This week, 50 years ago, France was going through the biggest labour strike in its history. Two-thirds of its labour force were out in the streets demanding better working conditions. Workers had taken control of factories, set up barricades, organised sit-ins and fought off attempts by the police to disperse them. Thousands of students who had rebelled against conservative university administrations had also joined them.
By the end of the week, French President Charles de Gaulle would disappear from Paris, seeking support from the French army for a military intervention against the strikers.
Tanks, however, would not roll down the streets of Paris that year. De Gaulle would decide instead to dissolve the parliament and call for general elections. Although the crisis would subside by June, the events of May would have a major ripple effect in space and time.
Today, 50 years later, we can honestly say that what happened in May 1968 – from Paris to Prague, and from Mexico to Madrid – was the most significant political development that took place in the West during this tumultuous decade.
The 1960s witnessed the emergence of the second chapter of the civil rights movement in the US, the re-radicalisation of the labour force throughout Western Europe, women’s rights, and gay rights. But the political scene in the 1960s was marked above all else by the Vietnam War and the protests of 1968 against political elites, authoritarianism, and the bureaucratisation of everyday life.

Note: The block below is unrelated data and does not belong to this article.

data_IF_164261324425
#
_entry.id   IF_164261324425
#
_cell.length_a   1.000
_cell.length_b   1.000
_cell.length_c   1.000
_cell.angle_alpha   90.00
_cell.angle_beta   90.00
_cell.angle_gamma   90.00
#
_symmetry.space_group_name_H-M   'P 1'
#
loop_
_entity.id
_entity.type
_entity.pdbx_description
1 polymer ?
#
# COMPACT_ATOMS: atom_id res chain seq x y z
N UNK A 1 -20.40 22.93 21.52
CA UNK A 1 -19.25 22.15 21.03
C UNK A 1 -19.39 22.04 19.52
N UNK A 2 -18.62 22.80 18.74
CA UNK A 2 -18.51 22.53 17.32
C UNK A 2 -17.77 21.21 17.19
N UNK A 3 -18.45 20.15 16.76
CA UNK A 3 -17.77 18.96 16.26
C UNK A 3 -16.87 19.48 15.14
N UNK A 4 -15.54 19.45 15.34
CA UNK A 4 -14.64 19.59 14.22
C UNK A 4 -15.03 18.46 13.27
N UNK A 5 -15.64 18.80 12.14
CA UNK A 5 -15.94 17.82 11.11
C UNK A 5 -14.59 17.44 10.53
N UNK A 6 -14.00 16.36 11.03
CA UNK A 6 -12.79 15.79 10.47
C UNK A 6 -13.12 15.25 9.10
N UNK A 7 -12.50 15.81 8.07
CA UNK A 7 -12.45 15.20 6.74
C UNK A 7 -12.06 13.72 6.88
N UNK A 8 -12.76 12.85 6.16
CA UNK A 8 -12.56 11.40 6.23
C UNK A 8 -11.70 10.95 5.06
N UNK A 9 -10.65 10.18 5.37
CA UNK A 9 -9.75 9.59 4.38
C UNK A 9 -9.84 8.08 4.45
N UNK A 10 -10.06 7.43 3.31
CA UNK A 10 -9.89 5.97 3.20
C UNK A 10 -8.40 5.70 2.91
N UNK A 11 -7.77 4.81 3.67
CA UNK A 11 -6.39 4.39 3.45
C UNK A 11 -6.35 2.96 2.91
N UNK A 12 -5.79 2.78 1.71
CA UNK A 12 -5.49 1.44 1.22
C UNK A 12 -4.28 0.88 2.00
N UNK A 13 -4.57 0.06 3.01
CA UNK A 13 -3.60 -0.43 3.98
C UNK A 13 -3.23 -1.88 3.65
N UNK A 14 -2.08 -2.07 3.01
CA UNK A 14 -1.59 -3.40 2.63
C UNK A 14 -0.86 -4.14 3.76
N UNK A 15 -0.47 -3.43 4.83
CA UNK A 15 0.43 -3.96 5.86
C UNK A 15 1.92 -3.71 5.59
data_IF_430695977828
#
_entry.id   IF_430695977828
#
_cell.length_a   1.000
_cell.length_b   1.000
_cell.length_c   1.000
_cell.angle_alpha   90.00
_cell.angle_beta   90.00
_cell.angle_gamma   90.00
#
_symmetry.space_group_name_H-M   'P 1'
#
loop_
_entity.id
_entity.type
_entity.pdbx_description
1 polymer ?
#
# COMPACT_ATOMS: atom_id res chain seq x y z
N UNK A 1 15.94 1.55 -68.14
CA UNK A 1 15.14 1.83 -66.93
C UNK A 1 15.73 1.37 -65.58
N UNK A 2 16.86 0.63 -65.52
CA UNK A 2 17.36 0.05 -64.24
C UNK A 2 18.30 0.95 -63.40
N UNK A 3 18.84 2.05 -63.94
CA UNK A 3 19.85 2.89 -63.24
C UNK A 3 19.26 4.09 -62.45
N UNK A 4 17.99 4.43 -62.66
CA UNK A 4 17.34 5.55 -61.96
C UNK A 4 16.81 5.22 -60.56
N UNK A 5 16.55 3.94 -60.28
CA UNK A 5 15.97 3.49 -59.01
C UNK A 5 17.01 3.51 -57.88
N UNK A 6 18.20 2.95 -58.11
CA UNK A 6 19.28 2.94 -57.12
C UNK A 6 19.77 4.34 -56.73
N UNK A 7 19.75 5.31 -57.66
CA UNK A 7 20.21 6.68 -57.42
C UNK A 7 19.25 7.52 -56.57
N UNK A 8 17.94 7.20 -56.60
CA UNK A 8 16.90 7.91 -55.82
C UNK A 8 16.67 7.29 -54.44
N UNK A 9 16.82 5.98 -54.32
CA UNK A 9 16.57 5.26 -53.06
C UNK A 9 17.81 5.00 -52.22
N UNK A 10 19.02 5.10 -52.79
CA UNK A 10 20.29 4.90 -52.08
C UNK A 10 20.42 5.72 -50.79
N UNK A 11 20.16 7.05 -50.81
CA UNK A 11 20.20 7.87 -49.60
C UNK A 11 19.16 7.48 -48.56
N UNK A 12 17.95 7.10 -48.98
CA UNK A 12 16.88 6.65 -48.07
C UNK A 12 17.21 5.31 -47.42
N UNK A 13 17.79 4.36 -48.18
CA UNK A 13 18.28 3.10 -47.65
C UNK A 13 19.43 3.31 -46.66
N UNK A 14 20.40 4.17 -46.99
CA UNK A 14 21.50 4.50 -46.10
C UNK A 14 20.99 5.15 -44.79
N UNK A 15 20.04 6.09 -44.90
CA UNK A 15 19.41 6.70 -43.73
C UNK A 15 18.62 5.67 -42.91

They were spontaneous, explosive protests of rebellious spirits that changed fundamentally the political, social and cultural landscape of entire nations, although no revolution ever occurred
The May ’68 protests had the most dramatic impact in the country that had experienced one of the greatest social upheavals in western history, the French Revolution.
And it all started, as most challenges to the status quo do, by the youth.
French students who came of age with politics and philosophy normalising resistance and personal responsibility (Jean-Paul Sartre’s existentialist-Marxism reigned supreme throughout the 1960s) rebelled against a highly traditional and even archaic educational system, but their protests soon developed into a fight against the capitalist system and the whole bourgeois model, resting on a “patriarchal-authoritarian sexual order” came under attack.
The student protests in France actually started in 1967, at Nanterre University, against restrictions that prevented male students from visiting female colleagues at their dorm.
A series of events that followed in the first months of 1968, including the arrest of several students over the explosion of an American Express office in central Paris, helped to further radicalise the youth. The protests spread to other universities after Nanterre University was shut down by its dean in a desperate attempt to prevent the further escalation of protests.
When the Sorbonne was also closed following clashes between students and police, a major march was scheduled for May 10 which led to the Night of the Barricades.
What followed is well-traversed territory by journalists and historians alike.